9. Jean, I had to laugh when I read your post. i am one of the 87% who wishes that I could stay where I am now, but losing my health due to cancer makes the stairs and the size difficult. Believe it or not, with age comes unexpected disabilities. I also want to say a word about the “Millennials”. I really don’t know where the mischaracterization of this age group came from, but I am so impressed with this generation. I suspect that the jokes came from the press, which is primarily dealing with the privileged, but in reality a big % of Millennials grew up in households with single or divorced mothers and they learned early to work hard to get what they want. I am so impressed with my daughter and her friends. They took their high school years very seriously and worked so hard so that they could get scholarships to competitive schools. They worked hard in college because they faced a non-existent job market during the Obama years. Yet, every one of them worked at any job they could get until the economy changed(thank God) in 2016. These young people are harder working, more creative, and more determined to change the world for the better than we “Baby Boomers” ever were. I am so disappointed by my own generation, which turned out to be more self centered and materialistic than any prior generation. Our generation exploded the divorce rate, blew up traditional families ,and the “Millennials” paid the price for our self centeredness. Just saying.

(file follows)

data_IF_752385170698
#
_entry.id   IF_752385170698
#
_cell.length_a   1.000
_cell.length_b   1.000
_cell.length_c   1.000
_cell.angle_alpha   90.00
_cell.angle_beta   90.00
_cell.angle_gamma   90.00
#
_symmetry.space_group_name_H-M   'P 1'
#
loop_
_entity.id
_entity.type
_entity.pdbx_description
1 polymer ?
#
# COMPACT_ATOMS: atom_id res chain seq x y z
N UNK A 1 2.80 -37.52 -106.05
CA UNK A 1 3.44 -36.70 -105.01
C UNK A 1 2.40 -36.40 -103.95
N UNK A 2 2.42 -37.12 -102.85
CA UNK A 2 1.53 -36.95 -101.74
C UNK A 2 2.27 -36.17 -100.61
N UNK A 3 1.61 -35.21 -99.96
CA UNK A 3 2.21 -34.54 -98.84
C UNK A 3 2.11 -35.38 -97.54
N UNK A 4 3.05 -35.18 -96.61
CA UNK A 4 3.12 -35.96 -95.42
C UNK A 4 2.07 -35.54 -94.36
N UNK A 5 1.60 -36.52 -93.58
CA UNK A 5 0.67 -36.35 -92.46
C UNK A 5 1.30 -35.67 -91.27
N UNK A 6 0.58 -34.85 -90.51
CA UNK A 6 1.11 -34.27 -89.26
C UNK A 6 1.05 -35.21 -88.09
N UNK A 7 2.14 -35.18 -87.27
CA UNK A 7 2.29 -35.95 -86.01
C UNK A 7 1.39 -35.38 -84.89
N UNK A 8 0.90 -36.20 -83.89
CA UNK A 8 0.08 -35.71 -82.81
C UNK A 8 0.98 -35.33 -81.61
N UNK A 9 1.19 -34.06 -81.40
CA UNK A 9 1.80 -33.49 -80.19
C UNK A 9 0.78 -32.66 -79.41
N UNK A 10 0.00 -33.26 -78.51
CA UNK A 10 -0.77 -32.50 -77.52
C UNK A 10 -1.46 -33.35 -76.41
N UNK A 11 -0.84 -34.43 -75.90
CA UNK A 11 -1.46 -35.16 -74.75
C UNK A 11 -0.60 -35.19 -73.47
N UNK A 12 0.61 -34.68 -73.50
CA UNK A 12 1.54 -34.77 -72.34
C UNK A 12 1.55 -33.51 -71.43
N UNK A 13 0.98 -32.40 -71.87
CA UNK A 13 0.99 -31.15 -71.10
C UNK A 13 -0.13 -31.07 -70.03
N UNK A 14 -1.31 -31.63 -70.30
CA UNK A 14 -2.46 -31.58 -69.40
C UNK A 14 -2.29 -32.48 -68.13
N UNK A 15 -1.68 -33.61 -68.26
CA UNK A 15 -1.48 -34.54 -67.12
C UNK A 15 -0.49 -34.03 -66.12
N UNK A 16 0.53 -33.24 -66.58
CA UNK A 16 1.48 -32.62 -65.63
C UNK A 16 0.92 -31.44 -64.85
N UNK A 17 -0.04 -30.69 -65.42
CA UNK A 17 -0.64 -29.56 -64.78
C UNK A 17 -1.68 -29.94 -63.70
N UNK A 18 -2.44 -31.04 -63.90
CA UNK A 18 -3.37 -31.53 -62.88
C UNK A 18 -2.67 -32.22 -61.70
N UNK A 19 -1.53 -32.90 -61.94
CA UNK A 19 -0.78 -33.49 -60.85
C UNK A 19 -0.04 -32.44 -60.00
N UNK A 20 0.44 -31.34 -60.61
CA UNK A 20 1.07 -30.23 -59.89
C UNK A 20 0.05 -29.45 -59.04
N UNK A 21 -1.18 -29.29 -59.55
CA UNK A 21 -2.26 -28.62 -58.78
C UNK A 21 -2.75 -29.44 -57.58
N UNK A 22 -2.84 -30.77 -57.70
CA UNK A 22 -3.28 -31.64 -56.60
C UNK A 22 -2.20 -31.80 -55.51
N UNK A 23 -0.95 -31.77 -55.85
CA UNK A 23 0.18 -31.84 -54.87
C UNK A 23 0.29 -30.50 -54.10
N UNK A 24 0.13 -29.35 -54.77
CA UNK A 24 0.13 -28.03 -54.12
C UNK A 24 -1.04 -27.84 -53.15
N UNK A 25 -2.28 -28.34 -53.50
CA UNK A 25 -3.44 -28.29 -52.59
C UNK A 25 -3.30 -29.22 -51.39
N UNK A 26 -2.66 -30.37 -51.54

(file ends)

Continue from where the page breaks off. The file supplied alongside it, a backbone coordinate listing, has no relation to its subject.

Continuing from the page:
to get scholarships

    by Maimi — May 23, 2019

  10. I agree JCarol, a lame way to try and make the point. At 70 I’ve gone through my parents and their many sisters/brothers/extended families age in many ways. The “little” things were not a big deal even when living alone. Most things, small and big, can be fixed with money and friends. The less you have of each, the harder life will be. The one other issue of aging that all us children found most difficult to resolve – as our parents became unable to take decent care of themselves, they were unaware (or unwilling to be aware) of it. What a mess. Marketing and public services don’t help much.

    by Tim — May 23, 2019

  11. Maimi, Laughter is really good medicine 🙂 The millennial comment was a little tongue in cheek – I too have very amazing your relatives – but I also hired and managed some from that group and there was a very noticeable difference in their sense of entitlement compared to people just 10 to 15 years older. Colleagues and I suspect it came from too many participation trophies (which no doubt cam from our generation’s trying to make up for something..)
    As for those things that happen that weren’t planned for and make us change the plans we had….You are addressing that as I hope I would(will); recognize a need for something different. But many don’t and it can make really hard not just on them but on their families too. Maybe part of or retirement planning should also be coming up with Plan B and even Plan C, and writing those alternate plans down way ahead of time. Just like we all are encouraged to make an Advanced Directive for health care and when to withhold it while we are healthy making a plan (before we ever even retire) for where to reside and when/under what circumstances would be a good idea. Once the ability to live independently starts to diminish some people just want to stay put as a way of hanging on to some control of their lives even though it is not a realistic option. If they had already considered what to do in that situation and could read their OWN plan they could feel like they are in control with the decision to move to a more suitable place.